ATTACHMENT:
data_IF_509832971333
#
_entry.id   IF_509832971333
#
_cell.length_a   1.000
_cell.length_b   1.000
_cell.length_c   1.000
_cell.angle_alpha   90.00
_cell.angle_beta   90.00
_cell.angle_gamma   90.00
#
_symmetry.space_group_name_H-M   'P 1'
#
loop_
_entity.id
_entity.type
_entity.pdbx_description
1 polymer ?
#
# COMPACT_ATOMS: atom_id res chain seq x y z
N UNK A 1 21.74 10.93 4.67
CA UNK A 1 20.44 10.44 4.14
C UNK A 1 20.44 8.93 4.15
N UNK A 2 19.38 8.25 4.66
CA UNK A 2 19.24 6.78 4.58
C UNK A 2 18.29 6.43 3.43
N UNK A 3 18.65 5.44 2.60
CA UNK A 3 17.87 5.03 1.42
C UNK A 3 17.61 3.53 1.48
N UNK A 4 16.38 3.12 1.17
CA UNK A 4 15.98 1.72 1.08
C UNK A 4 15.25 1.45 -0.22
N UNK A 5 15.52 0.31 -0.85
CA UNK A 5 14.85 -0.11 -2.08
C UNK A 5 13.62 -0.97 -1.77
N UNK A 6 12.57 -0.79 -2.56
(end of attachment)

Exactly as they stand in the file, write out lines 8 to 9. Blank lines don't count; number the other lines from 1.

_cell.angle_alpha   90.00
_cell.angle_beta   90.00